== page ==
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How To Make A Jockey Box (Portable 4-Tap Bar System) For Under $1,000

How To Make A Jockey Box (Portable 4-Tap Bar System) For Under $1,000

How To Make A Jockey Box (Portable 4-Tap Bar System) For Under $1,000

How To Make A Jockey Box (Portable 4-Tap Bar System) For Under $1,000

With Oktoberfest season approaching, we needed a way to get dark hops into the wild on a budget. We have a few options.

  1. Buy a portable bar ($2,000+, but you always need power and they are heavy and bulky and hard to move).
  2. Pay someone to build one for us ($2500 was our best offer).
  3. Borrow/rent one as needed (about $50 per day, lots of organization each time)
  4. Make our own (more fun).

We went with option 4. We wanted something that would fit in a kevin (dark hop delivery van), something that was totally portable, good looking, and we wanted to save some cash. It also helped that some of our partners were willing to do anything for beer, so we asked for their help.

 

How To Make A Jockey Box (Portable 4-Tap Bar System) For Under $1,000

In this article, we’ll show you how we went from idea to fully functional racetrack for under $1,000 (as shown in the image above).

What is a jockey box (or wonder box)

To serve draft beer, you need a few things.

  1. Beer (in a keg).
  2. Carbon dioxide gas to push the beer through the pipes.
  3. Something to keep the beer cold.

Bars have complex management systems (glycol coolers), but for portability, a jockey box provides a nice simple solution.

Here’s how it works.

A standard CO2 cylinder provides the gas.

The gas flows to the gas line manifold separator, which controls the flow of gas to the vat.

How To Make A Jockey Box (Portable 4-Tap Bar System) For Under $1,000
  • The manifold includes four gas line outputs with 1/4″ ball valves. This allows you to turn the gas on and off for each keg and prevents the transfer of gas or beer from one keg to another.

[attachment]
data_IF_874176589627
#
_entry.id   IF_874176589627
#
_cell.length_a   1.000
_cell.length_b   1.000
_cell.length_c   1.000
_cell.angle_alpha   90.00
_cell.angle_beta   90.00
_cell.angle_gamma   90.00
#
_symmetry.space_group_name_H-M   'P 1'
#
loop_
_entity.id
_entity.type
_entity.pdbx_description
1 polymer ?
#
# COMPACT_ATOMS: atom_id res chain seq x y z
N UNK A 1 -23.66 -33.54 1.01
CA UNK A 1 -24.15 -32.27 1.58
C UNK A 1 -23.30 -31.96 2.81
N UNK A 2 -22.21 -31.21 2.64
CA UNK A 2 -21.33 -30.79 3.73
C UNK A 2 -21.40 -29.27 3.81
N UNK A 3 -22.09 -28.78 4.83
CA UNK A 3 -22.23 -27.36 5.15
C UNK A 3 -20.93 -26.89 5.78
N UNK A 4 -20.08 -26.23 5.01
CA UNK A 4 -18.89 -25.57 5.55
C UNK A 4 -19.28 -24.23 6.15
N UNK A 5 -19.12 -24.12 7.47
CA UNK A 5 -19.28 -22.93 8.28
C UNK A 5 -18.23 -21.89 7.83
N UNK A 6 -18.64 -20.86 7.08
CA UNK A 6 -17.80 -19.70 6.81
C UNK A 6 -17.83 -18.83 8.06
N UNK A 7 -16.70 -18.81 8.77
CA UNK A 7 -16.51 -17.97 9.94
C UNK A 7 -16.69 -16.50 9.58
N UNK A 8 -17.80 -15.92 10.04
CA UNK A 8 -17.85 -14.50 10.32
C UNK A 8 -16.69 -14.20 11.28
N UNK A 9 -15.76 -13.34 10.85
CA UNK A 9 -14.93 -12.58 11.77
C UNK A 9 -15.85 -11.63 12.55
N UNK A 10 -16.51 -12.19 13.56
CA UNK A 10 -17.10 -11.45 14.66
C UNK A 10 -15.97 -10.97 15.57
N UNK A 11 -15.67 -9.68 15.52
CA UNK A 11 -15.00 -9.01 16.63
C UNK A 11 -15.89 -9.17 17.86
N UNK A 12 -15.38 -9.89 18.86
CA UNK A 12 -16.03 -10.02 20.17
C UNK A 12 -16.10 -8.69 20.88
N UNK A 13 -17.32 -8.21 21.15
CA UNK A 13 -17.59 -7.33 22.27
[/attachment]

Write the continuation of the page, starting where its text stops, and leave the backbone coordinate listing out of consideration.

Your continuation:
• This means you can easily use 1-4 kegs without changing settings and even connect the manifolds together to increase production later.
  • CO2 enters the keg coupler from there to suit your keg type.
  • The beer flows through pipes to a cast aluminum cooling tray in an Esky box.
  • The flat plate chiller consists of 2 x 5.5m stainless steel beer tubes with a built-in cast aluminum heat block that acts as a very effective heat sink, cooling the beer as it passes through the jockey chamber. Put in the hot beer (although ideally the keg comes from the fridge) and remove the cold beer.
  • This may sound simple, but cooling the beer is no easy task. The laws of thermodynamics come into play; i.e. pressure, heat transfer and convection. The cooling plate is not the only way to achieve this, but the system provides greater surface contact with the surrounding ice slurry for more efficient cooling in a smaller esky.
  • Then it’s time to pour.
How did you build it?

The first step was to order bits and pieces. We used Keg King, they have great prices and service, as well as fast and accurate delivery.

Shopping list

  • Barrel Coupler x 4
  • Brumby type draft tap long shank (100mm) x 4
  • Cast aluminum cooling plate x 2
  • Carbon dioxide cylinder 6kg
  • MKII multi regulator CO2
  • Push-in 8 mm coupling x 24
  • Gas line separator x 2
  • One-way check valve (8mm push-in) x 2
  • Faucet / Faucet Brush x 4
  • Stepless wire clamps x 20
  • Ball lock disconnects (black and grey) x 4 each
  • Balloon locking post ⅝”
  • Liquid ball lock post ⅝”
  • 20 meters of 5 mm beer/gas line
  • We also had to find our own esky. in the end, we decided to use 2 smaller eskimos with 2 taps each, instead of one large esky with 4 taps. The idea was that if we ever needed to use just two taps, we had that option, they were lighter and smaller.
  • We wanted black eskies, but a quick search proved that black eskies are not as common as white or blue eskies, and then bingo, we searched eBay for this listing (which may not work, depending on when you read it).
  • Cheap (check), black (check), boom!
  • Here they are, and they’re perfect (more on that later).
  • So now we have all the pieces, we just need to put them together.